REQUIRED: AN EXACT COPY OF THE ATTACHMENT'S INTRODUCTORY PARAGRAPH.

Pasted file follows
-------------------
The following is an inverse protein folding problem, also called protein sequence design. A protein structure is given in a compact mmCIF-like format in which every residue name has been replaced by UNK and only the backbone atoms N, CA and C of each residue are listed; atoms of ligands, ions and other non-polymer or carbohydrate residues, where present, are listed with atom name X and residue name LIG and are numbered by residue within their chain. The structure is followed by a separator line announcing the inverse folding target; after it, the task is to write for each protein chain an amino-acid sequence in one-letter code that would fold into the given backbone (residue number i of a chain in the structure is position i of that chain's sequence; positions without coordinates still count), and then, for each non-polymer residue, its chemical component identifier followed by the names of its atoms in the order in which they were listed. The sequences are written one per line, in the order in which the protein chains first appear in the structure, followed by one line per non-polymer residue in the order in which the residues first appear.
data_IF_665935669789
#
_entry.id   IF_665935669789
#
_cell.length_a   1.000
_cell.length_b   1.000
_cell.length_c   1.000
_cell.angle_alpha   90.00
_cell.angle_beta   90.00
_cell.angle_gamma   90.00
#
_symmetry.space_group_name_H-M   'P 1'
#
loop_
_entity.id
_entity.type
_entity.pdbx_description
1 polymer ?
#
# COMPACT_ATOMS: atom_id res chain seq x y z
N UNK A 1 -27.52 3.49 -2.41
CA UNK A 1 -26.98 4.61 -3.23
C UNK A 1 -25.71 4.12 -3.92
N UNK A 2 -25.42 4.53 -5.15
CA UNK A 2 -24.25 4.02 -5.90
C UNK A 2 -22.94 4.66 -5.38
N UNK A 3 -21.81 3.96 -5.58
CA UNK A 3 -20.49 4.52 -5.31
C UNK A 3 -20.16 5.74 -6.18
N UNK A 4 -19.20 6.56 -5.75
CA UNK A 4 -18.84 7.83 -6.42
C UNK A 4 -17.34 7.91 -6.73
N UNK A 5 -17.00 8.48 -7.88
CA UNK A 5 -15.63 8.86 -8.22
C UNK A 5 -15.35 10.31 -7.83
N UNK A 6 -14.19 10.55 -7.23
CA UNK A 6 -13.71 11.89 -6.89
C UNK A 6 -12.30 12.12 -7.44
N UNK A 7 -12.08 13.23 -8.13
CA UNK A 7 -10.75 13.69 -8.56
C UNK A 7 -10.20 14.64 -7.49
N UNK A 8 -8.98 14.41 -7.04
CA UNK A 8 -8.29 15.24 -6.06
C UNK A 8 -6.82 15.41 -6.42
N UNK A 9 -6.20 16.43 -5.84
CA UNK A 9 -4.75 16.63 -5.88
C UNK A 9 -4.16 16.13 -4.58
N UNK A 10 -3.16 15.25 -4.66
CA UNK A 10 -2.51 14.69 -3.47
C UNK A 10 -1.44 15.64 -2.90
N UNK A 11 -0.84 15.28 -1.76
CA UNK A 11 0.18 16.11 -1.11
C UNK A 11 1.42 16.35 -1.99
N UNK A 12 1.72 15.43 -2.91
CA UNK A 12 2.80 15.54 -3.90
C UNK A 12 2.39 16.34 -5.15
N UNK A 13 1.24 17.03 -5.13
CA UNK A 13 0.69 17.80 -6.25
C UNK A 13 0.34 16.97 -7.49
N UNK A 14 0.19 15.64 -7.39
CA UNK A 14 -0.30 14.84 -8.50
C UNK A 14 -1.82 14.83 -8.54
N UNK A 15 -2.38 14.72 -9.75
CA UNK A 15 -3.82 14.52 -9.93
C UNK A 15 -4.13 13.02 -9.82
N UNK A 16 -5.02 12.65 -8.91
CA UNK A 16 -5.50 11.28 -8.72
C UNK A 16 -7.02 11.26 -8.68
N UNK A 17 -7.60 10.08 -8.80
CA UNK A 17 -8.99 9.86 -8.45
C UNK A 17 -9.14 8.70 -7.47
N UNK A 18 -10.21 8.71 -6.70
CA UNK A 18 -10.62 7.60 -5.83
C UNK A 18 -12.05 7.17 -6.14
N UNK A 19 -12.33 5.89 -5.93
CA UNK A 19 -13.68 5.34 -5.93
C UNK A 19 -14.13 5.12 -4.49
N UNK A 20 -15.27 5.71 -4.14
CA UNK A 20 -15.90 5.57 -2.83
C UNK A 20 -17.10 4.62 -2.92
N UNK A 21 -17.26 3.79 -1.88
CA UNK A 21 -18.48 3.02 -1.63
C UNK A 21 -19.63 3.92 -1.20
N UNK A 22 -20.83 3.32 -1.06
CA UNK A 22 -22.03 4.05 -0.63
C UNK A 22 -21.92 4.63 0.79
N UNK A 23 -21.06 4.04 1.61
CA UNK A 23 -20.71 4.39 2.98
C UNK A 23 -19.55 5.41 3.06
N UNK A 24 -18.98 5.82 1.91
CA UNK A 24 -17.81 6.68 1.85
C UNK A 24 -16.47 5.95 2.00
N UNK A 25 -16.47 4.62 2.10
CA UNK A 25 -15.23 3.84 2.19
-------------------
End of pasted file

The following is an inverse protein folding problem, also called protein sequence design. A protein structure is given in a compact mmCIF-like format in which every residue name has been replaced by UNK and only the backbone atoms N, CA and C of each residue are listed; atoms of ligands, ions and other non-polymer or carbohydrate residues, where present, are listed with atom name X and residue name LIG and are numbered by residue within their chain. The structure is followed by a separator line announcing the inverse folding target; after it, the task is to write for each protein chain an amino-acid sequence in one-letter code that would fold into the given backbone (residue number i of a chain in the structure is position i of that chain's sequence; positions without coordinates still count), and then, for each non-polymer residue, its chemical component identifier followed by the names of its atoms in the order in which they were listed. The sequences are written one per line, in the order in which the protein chains first appear in the structure, followed by one line per non-polymer residue in the order in which the residues first appear.